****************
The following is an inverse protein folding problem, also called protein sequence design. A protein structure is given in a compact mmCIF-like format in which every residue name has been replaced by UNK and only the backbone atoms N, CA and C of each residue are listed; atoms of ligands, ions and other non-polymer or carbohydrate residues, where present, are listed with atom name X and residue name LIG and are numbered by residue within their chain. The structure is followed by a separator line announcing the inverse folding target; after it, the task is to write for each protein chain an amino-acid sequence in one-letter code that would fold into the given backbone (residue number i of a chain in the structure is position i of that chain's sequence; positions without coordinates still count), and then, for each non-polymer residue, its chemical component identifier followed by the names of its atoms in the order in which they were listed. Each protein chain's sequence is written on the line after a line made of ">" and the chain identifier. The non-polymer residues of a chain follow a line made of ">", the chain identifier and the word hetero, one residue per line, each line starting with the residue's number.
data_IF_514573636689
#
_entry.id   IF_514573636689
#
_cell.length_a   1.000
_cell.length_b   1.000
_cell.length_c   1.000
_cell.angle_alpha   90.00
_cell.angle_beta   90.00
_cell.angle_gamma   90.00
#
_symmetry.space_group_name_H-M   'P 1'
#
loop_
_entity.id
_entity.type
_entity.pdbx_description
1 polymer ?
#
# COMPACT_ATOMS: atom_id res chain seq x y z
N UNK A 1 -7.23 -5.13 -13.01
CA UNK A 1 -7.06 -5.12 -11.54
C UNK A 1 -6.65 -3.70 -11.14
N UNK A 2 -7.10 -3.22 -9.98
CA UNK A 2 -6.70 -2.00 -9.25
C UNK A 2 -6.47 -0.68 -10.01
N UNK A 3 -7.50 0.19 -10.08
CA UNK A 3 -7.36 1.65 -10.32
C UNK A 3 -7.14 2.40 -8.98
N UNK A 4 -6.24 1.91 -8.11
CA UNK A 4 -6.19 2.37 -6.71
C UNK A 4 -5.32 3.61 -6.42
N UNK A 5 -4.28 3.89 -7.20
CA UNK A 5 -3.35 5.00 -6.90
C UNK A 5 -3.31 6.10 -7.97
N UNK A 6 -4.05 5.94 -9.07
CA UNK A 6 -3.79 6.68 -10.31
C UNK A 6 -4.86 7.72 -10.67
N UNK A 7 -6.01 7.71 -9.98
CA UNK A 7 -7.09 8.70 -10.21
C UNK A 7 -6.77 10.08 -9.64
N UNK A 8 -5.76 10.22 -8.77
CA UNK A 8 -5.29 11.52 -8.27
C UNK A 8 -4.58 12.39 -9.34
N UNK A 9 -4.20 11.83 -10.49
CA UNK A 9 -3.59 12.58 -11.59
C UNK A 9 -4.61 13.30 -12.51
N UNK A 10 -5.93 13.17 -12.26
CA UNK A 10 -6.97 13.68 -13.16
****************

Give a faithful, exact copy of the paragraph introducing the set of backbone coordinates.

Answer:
The following is an inverse protein folding problem, also called protein sequence design. A protein structure is given in a compact mmCIF-like format in which every residue name has been replaced by UNK and only the backbone atoms N, CA and C of each residue are listed; atoms of ligands, ions and other non-polymer or carbohydrate residues, where present, are listed with atom name X and residue name LIG and are numbered by residue within their chain. The structure is followed by a separator line announcing the inverse folding target; after it, the task is to write for each protein chain an amino-acid sequence in one-letter code that would fold into the given backbone (residue number i of a chain in the structure is position i of that chain's sequence; positions without coordinates still count), and then, for each non-polymer residue, its chemical component identifier followed by the names of its atoms in the order in which they were listed. Each protein chain's sequence is written on the line after a line made of ">" and the chain identifier. The non-polymer residues of a chain follow a line made of ">", the chain identifier and the word hetero, one residue per line, each line starting with the residue's number.